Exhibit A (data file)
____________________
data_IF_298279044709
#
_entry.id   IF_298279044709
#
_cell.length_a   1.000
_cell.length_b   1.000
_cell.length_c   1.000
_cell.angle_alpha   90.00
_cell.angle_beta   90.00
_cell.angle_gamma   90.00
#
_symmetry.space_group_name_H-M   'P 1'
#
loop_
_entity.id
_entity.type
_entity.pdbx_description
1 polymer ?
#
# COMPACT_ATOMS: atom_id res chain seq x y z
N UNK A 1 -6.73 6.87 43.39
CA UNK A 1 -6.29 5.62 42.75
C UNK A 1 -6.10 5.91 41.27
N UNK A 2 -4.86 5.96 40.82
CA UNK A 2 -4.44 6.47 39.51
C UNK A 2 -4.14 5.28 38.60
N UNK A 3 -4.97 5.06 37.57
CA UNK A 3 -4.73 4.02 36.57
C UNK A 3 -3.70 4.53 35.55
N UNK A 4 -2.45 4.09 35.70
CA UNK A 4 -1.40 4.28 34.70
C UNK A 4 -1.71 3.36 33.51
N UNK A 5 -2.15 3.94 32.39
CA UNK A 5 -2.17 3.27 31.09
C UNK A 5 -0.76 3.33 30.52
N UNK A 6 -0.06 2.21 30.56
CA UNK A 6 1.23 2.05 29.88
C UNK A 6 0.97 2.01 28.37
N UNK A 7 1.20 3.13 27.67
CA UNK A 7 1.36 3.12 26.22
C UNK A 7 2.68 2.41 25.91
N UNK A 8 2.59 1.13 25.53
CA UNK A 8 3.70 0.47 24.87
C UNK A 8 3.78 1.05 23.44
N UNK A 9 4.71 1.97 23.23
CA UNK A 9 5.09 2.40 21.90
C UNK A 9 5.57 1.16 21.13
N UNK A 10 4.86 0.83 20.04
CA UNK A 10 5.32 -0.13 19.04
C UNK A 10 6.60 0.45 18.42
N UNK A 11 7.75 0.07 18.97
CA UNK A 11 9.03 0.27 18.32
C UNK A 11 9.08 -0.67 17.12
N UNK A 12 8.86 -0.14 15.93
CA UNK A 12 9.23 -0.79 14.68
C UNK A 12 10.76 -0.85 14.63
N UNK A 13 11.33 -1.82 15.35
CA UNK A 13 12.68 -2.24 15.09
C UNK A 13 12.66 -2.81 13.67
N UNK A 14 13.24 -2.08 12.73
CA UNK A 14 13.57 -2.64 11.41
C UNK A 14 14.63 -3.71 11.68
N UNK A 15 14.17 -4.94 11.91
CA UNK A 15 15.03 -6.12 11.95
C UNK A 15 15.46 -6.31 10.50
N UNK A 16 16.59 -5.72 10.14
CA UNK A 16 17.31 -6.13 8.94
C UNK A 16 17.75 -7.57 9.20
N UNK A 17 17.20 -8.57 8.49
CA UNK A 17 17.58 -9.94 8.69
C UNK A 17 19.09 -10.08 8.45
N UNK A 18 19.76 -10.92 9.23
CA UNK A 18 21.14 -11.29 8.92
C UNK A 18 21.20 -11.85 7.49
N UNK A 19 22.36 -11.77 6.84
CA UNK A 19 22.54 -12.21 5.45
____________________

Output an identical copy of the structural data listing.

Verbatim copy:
data_IF_298279044709
#
_entry.id   IF_298279044709
#
_cell.length_a   1.000
_cell.length_b   1.000
_cell.length_c   1.000
_cell.angle_alpha   90.00
_cell.angle_beta   90.00
_cell.angle_gamma   90.00
#
_symmetry.space_group_name_H-M   'P 1'
#
loop_
_entity.id
_entity.type
_entity.pdbx_description
1 polymer ?
#
# COMPACT_ATOMS: atom_id res chain seq x y z
N UNK A 1 -6.73 6.87 43.39
CA UNK A 1 -6.29 5.62 42.75
C UNK A 1 -6.10 5.91 41.27
N UNK A 2 -4.86 5.96 40.82
CA UNK A 2 -4.44 6.47 39.51
C UNK A 2 -4.14 5.28 38.60
N UNK A 3 -4.97 5.06 37.57
CA UNK A 3 -4.73 4.02 36.57
C UNK A 3 -3.70 4.53 35.55
N UNK A 4 -2.45 4.09 35.70
CA UNK A 4 -1.40 4.28 34.70
C UNK A 4 -1.71 3.36 33.51
N UNK A 5 -2.15 3.94 32.39
CA UNK A 5 -2.17 3.27 31.09
C UNK A 5 -0.76 3.33 30.52
N UNK A 6 -0.06 2.21 30.56
CA UNK A 6 1.23 2.05 29.88
C UNK A 6 0.97 2.01 28.37
N UNK A 7 1.20 3.13 27.67
CA UNK A 7 1.36 3.12 26.22
C UNK A 7 2.68 2.41 25.91
N UNK A 8 2.59 1.13 25.53
CA UNK A 8 3.70 0.47 24.87
C UNK A 8 3.78 1.05 23.44
N UNK A 9 4.71 1.97 23.23
CA UNK A 9 5.09 2.40 21.90
C UNK A 9 5.57 1.16 21.13
N UNK A 10 4.86 0.83 20.04
CA UNK A 10 5.32 -0.13 19.04
C UNK A 10 6.60 0.45 18.42
N UNK A 11 7.75 0.07 18.97
CA UNK A 11 9.03 0.27 18.32
C UNK A 11 9.08 -0.67 17.12
N UNK A 12 8.86 -0.14 15.93
CA UNK A 12 9.23 -0.79 14.68
C UNK A 12 10.76 -0.85 14.63
N UNK A 13 11.33 -1.82 15.35
CA UNK A 13 12.68 -2.24 15.09
C UNK A 13 12.66 -2.81 13.67
N UNK A 14 13.24 -2.08 12.73
CA UNK A 14 13.57 -2.64 11.41
C UNK A 14 14.63 -3.71 11.68
N UNK A 15 14.17 -4.94 11.91
CA UNK A 15 15.03 -6.12 11.95
C UNK A 15 15.46 -6.31 10.50
N UNK A 16 16.59 -5.72 10.14
CA UNK A 16 17.31 -6.13 8.94
C UNK A 16 17.75 -7.57 9.20
N UNK A 17 17.20 -8.57 8.49
CA UNK A 17 17.58 -9.94 8.69
C UNK A 17 19.09 -10.08 8.45
N UNK A 18 19.76 -10.92 9.23
CA UNK A 18 21.14 -11.29 8.92
C UNK A 18 21.20 -11.85 7.49
N UNK A 19 22.36 -11.77 6.84
CA UNK A 19 22.54 -12.21 5.45